Chicken Lice

Chicken Lice Can Be A Serious Problem

Chicken lice live for the most part in the feathers of a chicken and to some degree on the skin. One might suspect that these tiny creatures are blood suckers, and a host of them would eventually do a chicken in. The fact is, chicken lice eat mostly dead skin, scales, and feathers. An individual louse or a small number of lice will do little harm to a chicken, but a large infestation can cause the bird a great deal of grief, perhaps to the point where it will die.


No Danger To Humans - We sometimes have a fear of going into hen houses or chicken coops, believing that if we stay for to long a time, we might become infested with chicken lice. Fortunately for us, if we are affected by lice, head lice for instance, the lice involved are a totally different species than will be found on a chicken. Chicken lice can only exist on a chicken, and not on a human. What we have to offer chicken lice is apparently not to their taste, and even if we were to be infested with the little critters, the infestation would not last long. They would very quickly die off.

Itch To Death - If lice do not feast on a chicken's blood, how can they harm a chicken? While they seem to be involved in more or less of a cleaning up activity which you think might be helpful, in the process of eating dead skin and parts of feathers, they can cause irritation to the chicken. Just as an infestation of lice would cause us to itch and scratch, chicken lice cause the chickens to starch and peck at themselves to relieve the irritation. If the infestation gets bad enough, a chicken can become excessively stressed and even die. If an entire flock is infested, the entire flock might die. So chicken lice can become a serious problem if not brought under control.


Several Species Of Chicken Lice - There are a number of different species of chicken lice, the scientific name being Mallophaga. Looking at the list of the 6 or 7 more common species, one might think that the lice work as teams, with individual species taking on individual parts of a chicken. There may be a bit of truth to this, given the names assigned the species, and a chicken can be infested by more than one species at once. For the most part however, chicken lice very often congregate towards the butt end of the chicken. The different species include head lice and body lice, wing lice and shaft lice, large chicken lice and brown chicken lice (the description applies to the lice, not the chicken), and flugg lice. All of these types are small wingless insects, typically no more than a couple of millimeters in length, just large enough to be fairly easily seen by the naked eye. Their eggs are also visible though quite tiny. Lice eggs can often be detected in bunches on the shafts or feather parts close to the skin of the chicken.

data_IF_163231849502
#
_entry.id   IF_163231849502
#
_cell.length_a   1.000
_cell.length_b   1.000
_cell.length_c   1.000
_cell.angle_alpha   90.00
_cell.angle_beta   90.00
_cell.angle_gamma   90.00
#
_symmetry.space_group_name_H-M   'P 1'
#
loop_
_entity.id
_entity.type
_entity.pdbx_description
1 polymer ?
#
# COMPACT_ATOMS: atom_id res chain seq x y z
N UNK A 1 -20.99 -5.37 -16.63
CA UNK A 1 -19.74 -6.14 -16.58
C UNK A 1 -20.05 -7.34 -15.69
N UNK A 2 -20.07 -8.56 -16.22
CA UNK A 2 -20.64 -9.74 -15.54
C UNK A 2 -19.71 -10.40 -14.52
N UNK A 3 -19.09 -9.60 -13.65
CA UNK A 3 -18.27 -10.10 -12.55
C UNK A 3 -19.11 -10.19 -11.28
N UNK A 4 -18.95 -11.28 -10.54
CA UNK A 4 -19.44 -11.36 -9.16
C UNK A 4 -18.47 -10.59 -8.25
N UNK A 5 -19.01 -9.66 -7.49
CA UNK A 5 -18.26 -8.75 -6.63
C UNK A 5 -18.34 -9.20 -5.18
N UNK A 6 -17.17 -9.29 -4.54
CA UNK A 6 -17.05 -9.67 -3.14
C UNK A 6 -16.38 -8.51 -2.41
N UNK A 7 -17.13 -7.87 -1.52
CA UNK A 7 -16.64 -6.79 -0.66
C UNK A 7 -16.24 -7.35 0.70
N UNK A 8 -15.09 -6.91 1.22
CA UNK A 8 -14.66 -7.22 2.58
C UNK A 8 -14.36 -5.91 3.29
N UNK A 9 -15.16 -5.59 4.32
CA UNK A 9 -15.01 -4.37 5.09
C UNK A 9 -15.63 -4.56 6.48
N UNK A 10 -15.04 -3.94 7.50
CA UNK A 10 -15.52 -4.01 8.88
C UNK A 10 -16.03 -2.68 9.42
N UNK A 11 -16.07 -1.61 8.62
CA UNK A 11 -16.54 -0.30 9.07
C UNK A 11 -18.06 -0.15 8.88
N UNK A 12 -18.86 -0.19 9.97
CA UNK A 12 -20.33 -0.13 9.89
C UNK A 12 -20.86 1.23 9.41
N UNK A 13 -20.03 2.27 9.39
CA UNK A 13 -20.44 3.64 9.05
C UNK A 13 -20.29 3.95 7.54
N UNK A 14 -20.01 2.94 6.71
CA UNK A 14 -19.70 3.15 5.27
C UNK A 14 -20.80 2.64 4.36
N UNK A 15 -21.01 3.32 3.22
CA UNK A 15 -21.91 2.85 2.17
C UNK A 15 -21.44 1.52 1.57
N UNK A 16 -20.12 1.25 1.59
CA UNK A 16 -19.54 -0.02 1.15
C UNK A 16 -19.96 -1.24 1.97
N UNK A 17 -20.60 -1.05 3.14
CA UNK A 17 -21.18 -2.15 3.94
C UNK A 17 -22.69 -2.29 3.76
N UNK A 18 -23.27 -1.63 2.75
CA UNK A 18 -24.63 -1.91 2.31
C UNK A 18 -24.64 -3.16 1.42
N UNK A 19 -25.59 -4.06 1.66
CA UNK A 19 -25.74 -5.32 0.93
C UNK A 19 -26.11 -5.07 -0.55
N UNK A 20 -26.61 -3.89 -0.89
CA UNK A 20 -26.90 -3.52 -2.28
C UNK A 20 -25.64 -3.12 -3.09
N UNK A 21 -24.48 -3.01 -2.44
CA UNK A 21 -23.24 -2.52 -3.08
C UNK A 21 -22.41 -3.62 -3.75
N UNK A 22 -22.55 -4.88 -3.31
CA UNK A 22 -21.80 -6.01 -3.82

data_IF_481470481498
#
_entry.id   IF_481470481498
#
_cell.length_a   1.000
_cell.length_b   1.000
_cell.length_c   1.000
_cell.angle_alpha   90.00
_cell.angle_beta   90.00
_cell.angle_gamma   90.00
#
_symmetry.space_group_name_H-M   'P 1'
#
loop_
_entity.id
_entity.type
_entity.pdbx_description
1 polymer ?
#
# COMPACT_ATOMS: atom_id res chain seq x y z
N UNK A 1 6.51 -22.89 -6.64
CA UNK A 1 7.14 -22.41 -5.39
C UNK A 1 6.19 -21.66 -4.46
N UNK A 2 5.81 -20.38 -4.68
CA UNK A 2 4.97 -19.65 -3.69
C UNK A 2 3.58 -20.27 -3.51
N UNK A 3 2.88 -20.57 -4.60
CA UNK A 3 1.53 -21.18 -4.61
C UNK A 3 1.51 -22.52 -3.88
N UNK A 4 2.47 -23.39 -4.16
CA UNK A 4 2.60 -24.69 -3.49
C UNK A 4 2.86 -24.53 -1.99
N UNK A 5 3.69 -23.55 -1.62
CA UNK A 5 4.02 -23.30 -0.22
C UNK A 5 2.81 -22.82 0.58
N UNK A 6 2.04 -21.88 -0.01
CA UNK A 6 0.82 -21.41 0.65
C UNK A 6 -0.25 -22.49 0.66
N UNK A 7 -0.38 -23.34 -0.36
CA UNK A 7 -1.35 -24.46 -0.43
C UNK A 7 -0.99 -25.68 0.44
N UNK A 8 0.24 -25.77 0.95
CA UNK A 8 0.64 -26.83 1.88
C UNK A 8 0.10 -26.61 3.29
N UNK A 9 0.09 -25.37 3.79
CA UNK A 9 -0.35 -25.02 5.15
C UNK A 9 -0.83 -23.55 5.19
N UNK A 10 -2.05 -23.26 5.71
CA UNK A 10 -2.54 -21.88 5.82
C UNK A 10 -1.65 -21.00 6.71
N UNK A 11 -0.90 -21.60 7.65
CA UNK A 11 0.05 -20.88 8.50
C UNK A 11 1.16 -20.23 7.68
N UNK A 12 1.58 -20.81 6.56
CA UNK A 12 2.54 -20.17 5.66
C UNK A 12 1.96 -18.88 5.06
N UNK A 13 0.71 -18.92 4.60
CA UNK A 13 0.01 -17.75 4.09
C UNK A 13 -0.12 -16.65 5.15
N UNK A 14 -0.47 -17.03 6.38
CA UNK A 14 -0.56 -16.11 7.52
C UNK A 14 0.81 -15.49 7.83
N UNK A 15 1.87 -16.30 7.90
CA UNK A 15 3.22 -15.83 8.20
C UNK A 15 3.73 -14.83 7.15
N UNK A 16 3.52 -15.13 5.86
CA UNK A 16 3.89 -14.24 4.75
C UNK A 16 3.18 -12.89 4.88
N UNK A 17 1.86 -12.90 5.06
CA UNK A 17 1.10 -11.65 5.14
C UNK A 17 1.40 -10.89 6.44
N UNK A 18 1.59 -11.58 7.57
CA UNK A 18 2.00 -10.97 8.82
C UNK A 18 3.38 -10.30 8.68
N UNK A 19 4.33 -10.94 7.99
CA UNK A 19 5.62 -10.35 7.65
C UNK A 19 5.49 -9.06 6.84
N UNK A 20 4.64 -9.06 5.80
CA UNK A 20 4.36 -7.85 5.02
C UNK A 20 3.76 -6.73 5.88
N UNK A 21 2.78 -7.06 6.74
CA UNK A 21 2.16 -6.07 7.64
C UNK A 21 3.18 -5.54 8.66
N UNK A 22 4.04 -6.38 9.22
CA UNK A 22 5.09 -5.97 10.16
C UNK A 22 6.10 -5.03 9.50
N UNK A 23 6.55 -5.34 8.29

Treatment - There are several ways to deal with chicken lice. One of course is prevention, which consists mainly of keeping the area the chickens inhabit as clean as possible. If one has a flock of healthy chickens, new birds added to the flock should be inspected for lice, as lice easily move from bird to bird. If an infestation does occur, Malathion is the treatment of choice, which when applied, will usually kill off the pests quickly. Other insecticides, usually in the form of a dust or powder can also be effective, but some types have to be used with caution, especially if the birds are ready to be used as fryers. One also wants to avoid getting certain pesticides on eggs. Individual birds can be dusted, or dipped in a solution, or the entire area can be dusted, being careful not to get insecticide in the bird's feed or water. Individual lice have a life span of around two weeks, so a second application might be required, especially if the infestation involves a large number of chickens or is especially severe.